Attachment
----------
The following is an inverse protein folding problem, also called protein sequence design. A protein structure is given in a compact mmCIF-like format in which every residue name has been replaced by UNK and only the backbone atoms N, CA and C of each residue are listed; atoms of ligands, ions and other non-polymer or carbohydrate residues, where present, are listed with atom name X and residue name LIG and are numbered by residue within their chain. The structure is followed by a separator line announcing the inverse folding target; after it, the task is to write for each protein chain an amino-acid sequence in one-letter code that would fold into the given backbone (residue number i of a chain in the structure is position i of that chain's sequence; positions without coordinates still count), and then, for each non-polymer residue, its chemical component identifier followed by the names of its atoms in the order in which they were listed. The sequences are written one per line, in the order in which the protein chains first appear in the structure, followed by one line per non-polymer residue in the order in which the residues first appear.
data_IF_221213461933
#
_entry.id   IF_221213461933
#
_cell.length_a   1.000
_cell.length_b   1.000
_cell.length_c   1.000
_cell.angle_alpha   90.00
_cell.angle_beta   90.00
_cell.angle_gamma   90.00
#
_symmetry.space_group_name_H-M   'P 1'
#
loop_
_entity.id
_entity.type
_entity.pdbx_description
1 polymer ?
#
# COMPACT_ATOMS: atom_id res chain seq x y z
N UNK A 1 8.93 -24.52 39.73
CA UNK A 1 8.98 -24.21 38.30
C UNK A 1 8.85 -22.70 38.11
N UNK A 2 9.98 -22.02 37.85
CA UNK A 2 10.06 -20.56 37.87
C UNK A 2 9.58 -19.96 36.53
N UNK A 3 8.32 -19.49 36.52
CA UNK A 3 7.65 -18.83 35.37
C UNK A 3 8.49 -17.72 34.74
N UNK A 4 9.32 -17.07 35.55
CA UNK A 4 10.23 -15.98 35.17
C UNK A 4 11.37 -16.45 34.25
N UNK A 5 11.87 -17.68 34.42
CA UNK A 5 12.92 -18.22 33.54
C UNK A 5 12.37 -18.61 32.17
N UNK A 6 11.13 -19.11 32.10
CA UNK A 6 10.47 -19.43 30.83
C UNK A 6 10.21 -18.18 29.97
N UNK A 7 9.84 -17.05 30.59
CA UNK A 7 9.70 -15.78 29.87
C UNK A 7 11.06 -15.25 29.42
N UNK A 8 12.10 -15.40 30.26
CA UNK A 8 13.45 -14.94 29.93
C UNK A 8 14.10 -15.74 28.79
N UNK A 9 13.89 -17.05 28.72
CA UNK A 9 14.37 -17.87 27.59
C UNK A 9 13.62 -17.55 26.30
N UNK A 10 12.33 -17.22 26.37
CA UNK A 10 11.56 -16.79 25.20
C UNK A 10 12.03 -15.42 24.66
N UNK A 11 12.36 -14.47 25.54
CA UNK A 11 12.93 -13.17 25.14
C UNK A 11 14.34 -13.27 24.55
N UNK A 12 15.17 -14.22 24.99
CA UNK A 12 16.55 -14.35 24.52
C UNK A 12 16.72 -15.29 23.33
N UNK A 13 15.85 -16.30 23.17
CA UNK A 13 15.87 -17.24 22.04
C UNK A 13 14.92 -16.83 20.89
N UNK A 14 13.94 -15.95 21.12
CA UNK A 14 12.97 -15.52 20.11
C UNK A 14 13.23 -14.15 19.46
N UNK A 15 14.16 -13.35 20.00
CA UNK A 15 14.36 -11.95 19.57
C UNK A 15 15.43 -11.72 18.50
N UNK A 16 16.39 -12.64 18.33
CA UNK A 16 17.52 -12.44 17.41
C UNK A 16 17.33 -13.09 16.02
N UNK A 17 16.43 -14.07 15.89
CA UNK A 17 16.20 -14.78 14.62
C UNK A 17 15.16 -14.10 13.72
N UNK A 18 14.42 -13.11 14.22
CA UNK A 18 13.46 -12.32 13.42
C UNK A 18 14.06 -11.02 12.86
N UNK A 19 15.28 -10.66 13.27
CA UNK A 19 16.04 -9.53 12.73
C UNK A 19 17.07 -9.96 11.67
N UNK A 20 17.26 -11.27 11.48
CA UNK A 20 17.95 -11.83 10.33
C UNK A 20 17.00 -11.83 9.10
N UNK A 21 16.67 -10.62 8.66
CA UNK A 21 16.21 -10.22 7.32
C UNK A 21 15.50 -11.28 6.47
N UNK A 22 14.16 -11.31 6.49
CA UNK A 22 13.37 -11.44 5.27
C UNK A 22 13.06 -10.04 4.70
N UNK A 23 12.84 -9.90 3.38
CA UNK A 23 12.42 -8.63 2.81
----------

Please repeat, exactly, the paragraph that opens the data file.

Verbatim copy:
The following is an inverse protein folding problem, also called protein sequence design. A protein structure is given in a compact mmCIF-like format in which every residue name has been replaced by UNK and only the backbone atoms N, CA and C of each residue are listed; atoms of ligands, ions and other non-polymer or carbohydrate residues, where present, are listed with atom name X and residue name LIG and are numbered by residue within their chain. The structure is followed by a separator line announcing the inverse folding target; after it, the task is to write for each protein chain an amino-acid sequence in one-letter code that would fold into the given backbone (residue number i of a chain in the structure is position i of that chain's sequence; positions without coordinates still count), and then, for each non-polymer residue, its chemical component identifier followed by the names of its atoms in the order in which they were listed. The sequences are written one per line, in the order in which the protein chains first appear in the structure, followed by one line per non-polymer residue in the order in which the residues first appear.